If you’re after a chrome juicer, and can’t quite stretch to a Green Star Elite, the Tribest Solostar 4 in chrome is a superb single auger juicer in this price category.

Our summer retreat also fits in nicely here, suitable for all who are looking for a fabulous weekend detox break. All info is here. You really won’t want to miss this one.

£200 to £300

In this price bracket you’ll find some excellent juicers. There’s the single auger Solostar 4 and Solostar 3, as well as the “upright” single auger Slowstar juicer, which takes up very little counter space. For those looking for an excellent quality mid-priced juicer, one of these beauties will suit your needs perfectly. Access your 10% discount with the code RAWFOOD10.

£100 to £200

Juicers in this category include the Tribest Fruitstar. This space-saving little workhorse has a powerful motor and comes with a 10 year warranty. It juices fruit, vegetables and leafy greens. It’s a steal at £199, especially with a 10% discount if you quote RAWFOOD10.

Alternatively, why not consider a consultation – with me? Yours for £140 – no price rise for the past 2 years. Get in quickly before I change my mind…

£50 to £100

There’s so much to choose from in this price bracket! The Tribest Citristar juicer is a brilliant piece of kit for quickly making citrus juices, and is currently on offer at £58.95. Alternatively, a Z-star manual juicer is perfect for travelling, especially for those who like to be able to juice their leafy greens wherever they go. Also on offer, it’s yours for £82.45.

3 excellent personal blenders also fall into this category. Choose from the Tribest 150, 250 or 350 – they’re all currently on offer.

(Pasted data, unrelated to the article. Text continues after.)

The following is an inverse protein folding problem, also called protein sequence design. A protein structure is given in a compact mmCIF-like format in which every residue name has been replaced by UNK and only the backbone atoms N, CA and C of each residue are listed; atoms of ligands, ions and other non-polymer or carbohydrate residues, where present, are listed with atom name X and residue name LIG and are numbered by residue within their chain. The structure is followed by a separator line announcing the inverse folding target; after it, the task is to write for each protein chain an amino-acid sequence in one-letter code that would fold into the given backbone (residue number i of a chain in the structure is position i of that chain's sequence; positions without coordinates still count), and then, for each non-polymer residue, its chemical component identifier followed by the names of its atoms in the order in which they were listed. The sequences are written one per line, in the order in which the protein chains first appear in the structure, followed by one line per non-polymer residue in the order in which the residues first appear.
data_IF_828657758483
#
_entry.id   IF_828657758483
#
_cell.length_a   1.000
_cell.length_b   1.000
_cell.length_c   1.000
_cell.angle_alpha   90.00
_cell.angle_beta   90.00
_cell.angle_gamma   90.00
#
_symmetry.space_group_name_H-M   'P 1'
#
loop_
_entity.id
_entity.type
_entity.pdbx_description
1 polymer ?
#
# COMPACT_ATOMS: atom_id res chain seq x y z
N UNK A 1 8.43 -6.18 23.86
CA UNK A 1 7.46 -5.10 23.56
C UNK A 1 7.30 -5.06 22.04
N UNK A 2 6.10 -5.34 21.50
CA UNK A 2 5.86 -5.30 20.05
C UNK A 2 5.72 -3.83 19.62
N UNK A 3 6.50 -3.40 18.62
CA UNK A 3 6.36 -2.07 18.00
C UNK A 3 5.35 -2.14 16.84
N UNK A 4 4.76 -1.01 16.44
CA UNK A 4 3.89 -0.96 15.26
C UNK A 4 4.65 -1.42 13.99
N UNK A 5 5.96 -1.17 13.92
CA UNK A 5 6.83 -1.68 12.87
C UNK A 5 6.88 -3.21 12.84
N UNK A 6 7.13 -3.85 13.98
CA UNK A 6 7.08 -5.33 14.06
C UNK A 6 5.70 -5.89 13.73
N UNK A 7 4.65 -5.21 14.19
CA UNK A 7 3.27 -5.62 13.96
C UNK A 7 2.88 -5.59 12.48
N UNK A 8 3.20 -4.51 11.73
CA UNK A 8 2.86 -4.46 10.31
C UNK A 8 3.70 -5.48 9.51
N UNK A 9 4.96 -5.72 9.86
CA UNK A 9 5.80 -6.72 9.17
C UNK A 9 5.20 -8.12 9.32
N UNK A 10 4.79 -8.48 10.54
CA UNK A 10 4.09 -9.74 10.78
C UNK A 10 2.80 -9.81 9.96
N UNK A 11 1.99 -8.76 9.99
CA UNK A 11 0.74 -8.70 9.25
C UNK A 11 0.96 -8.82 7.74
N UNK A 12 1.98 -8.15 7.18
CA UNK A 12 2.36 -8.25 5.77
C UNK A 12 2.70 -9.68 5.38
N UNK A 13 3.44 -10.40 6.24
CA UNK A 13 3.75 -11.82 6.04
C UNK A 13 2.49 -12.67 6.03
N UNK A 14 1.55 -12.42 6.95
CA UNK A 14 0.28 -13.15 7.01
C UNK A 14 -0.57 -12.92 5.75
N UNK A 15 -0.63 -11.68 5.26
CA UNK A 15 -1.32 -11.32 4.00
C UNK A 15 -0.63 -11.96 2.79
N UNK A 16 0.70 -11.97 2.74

If you like the idea of nut milk and want to make your own, here is a kitchen gadget that will do it all for you – the Tribest Soyabella. And you don’t just have to use it for soya milk, despite the name – it makes lots of other yummy milks too.

Sprouting is such an important part of the living foods lifestyle, and an automatic sprouter really does do it all for you! I’ve got the Tribest Freshlife at home, and use it all the time. Why not try it? You’ll love the ease with which it gives you perfect sprouts every time. Most of it can even go in the dishwasher after use. Remember your 10% discount with the code RAWFOOD10 at checkout.

Finally in this category, what about some listening material? High quality studio recordings of my CDs are now available for your listening pleasure. All details are here.

Under £50

Ah, where do I start? Well firstly, everyone loves a good book at Christmas, and, at risk of blatant self-promotion, what about one of mine? All details are here, and you can get quantity discounts too!

Christmas wouldn’t be complete without some skincare products, and I was fortunate to discover Conscious Skincare when I was a speaker at Bristol Vegfest in May 2016. Have a browse at their website – I’m sure you’ll find just the thing.